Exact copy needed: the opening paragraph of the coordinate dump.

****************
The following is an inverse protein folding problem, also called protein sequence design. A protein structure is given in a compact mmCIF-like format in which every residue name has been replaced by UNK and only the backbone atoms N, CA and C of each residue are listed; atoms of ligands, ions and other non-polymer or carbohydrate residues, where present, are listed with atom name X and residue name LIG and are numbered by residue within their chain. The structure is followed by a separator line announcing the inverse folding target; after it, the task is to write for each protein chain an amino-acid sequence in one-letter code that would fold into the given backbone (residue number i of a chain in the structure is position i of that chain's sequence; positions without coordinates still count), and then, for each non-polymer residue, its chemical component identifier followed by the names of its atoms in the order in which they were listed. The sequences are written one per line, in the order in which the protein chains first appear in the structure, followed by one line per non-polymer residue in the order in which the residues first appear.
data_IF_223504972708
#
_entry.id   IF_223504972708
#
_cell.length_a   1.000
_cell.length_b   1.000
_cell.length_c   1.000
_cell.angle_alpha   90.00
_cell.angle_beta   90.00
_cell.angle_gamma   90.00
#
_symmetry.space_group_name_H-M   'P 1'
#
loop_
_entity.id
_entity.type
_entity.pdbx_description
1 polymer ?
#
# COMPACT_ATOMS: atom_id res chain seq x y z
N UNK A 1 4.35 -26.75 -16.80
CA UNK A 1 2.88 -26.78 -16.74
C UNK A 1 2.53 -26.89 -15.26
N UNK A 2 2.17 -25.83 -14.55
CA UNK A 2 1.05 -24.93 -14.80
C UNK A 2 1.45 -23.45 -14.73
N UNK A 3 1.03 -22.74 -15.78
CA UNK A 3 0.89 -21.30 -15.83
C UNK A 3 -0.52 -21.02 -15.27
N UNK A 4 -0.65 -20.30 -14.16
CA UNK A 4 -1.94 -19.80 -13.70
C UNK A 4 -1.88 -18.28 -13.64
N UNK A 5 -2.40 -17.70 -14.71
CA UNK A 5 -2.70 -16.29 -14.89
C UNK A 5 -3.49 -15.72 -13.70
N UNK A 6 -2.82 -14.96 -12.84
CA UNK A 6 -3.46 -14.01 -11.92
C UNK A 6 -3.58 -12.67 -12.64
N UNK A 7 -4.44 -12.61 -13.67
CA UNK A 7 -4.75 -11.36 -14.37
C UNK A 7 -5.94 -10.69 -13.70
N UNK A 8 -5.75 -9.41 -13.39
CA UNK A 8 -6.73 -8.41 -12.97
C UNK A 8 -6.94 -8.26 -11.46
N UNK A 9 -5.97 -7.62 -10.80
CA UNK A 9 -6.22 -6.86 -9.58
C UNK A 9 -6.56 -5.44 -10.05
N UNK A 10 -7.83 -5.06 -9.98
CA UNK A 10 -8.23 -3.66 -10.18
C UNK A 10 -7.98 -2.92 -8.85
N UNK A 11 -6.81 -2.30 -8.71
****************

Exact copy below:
The following is an inverse protein folding problem, also called protein sequence design. A protein structure is given in a compact mmCIF-like format in which every residue name has been replaced by UNK and only the backbone atoms N, CA and C of each residue are listed; atoms of ligands, ions and other non-polymer or carbohydrate residues, where present, are listed with atom name X and residue name LIG and are numbered by residue within their chain. The structure is followed by a separator line announcing the inverse folding target; after it, the task is to write for each protein chain an amino-acid sequence in one-letter code that would fold into the given backbone (residue number i of a chain in the structure is position i of that chain's sequence; positions without coordinates still count), and then, for each non-polymer residue, its chemical component identifier followed by the names of its atoms in the order in which they were listed. The sequences are written one per line, in the order in which the protein chains first appear in the structure, followed by one line per non-polymer residue in the order in which the residues first appear.